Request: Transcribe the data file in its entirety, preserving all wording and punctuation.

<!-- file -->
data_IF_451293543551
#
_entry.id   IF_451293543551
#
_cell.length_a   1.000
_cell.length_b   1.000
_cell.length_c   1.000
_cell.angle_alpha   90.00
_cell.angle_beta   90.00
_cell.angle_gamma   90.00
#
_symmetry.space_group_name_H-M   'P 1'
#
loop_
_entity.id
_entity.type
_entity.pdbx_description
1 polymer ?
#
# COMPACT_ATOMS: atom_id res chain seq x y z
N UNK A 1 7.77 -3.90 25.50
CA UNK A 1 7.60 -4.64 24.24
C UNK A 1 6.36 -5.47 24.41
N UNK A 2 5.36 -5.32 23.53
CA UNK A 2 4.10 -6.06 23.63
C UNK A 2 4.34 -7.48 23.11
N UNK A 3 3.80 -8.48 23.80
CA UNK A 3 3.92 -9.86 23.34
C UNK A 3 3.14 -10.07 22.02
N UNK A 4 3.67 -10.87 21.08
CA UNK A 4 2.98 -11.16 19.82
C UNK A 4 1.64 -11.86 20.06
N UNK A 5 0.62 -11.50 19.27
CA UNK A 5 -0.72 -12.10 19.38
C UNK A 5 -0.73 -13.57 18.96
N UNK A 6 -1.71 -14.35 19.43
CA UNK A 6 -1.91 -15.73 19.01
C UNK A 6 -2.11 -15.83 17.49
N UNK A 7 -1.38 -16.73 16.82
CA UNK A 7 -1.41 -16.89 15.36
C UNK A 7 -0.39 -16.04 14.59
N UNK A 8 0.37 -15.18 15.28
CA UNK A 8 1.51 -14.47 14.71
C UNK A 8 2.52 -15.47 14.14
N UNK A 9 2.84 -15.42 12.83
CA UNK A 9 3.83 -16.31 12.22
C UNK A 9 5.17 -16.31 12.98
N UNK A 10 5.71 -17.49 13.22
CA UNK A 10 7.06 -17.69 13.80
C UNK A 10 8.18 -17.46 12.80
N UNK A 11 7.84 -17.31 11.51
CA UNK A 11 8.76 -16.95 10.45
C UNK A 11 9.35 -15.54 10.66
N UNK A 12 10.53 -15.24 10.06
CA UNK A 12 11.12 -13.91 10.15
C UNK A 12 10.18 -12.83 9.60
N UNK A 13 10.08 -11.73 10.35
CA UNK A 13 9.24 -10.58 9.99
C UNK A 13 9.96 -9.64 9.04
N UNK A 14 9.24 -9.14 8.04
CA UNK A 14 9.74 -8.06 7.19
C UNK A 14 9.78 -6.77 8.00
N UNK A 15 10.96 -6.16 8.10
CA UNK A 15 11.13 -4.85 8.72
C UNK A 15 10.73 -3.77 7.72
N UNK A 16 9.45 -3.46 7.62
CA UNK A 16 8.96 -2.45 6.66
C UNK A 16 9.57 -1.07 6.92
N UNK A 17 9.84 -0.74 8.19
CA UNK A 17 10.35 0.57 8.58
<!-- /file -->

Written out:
data_IF_451293543551
#
_entry.id   IF_451293543551
#
_cell.length_a   1.000
_cell.length_b   1.000
_cell.length_c   1.000
_cell.angle_alpha   90.00
_cell.angle_beta   90.00
_cell.angle_gamma   90.00
#
_symmetry.space_group_name_H-M   'P 1'
#
loop_
_entity.id
_entity.type
_entity.pdbx_description
1 polymer ?
#
# COMPACT_ATOMS: atom_id res chain seq x y z
N UNK A 1 7.77 -3.90 25.50
CA UNK A 1 7.60 -4.64 24.24
C UNK A 1 6.36 -5.47 24.41
N UNK A 2 5.36 -5.32 23.53
CA UNK A 2 4.10 -6.06 23.63
C UNK A 2 4.34 -7.48 23.11
N UNK A 3 3.80 -8.48 23.80
CA UNK A 3 3.92 -9.86 23.34
C UNK A 3 3.14 -10.07 22.02
N UNK A 4 3.67 -10.87 21.08
CA UNK A 4 2.98 -11.16 19.82
C UNK A 4 1.64 -11.86 20.06
N UNK A 5 0.62 -11.50 19.27
CA UNK A 5 -0.72 -12.10 19.38
C UNK A 5 -0.73 -13.57 18.96
N UNK A 6 -1.71 -14.35 19.43
CA UNK A 6 -1.91 -15.73 19.01
C UNK A 6 -2.11 -15.83 17.49
N UNK A 7 -1.38 -16.73 16.82
CA UNK A 7 -1.41 -16.89 15.36
C UNK A 7 -0.39 -16.04 14.59
N UNK A 8 0.37 -15.18 15.28
CA UNK A 8 1.51 -14.47 14.71
C UNK A 8 2.52 -15.47 14.14
N UNK A 9 2.84 -15.42 12.83
CA UNK A 9 3.83 -16.31 12.22
C UNK A 9 5.17 -16.31 12.98
N UNK A 10 5.71 -17.49 13.22
CA UNK A 10 7.06 -17.69 13.80
C UNK A 10 8.18 -17.46 12.80
N UNK A 11 7.84 -17.31 11.51
CA UNK A 11 8.76 -16.95 10.45
C UNK A 11 9.35 -15.54 10.66
N UNK A 12 10.53 -15.24 10.06
CA UNK A 12 11.12 -13.91 10.15
C UNK A 12 10.18 -12.83 9.60
N UNK A 13 10.08 -11.73 10.35
CA UNK A 13 9.24 -10.58 9.99
C UNK A 13 9.96 -9.64 9.04
N UNK A 14 9.24 -9.14 8.04
CA UNK A 14 9.74 -8.06 7.19
C UNK A 14 9.78 -6.77 8.00
N UNK A 15 10.96 -6.16 8.10
CA UNK A 15 11.13 -4.85 8.72
C UNK A 15 10.73 -3.77 7.72
N UNK A 16 9.45 -3.46 7.62
CA UNK A 16 8.96 -2.45 6.66
C UNK A 16 9.57 -1.07 6.92
N UNK A 17 9.84 -0.74 8.19
CA UNK A 17 10.35 0.57 8.58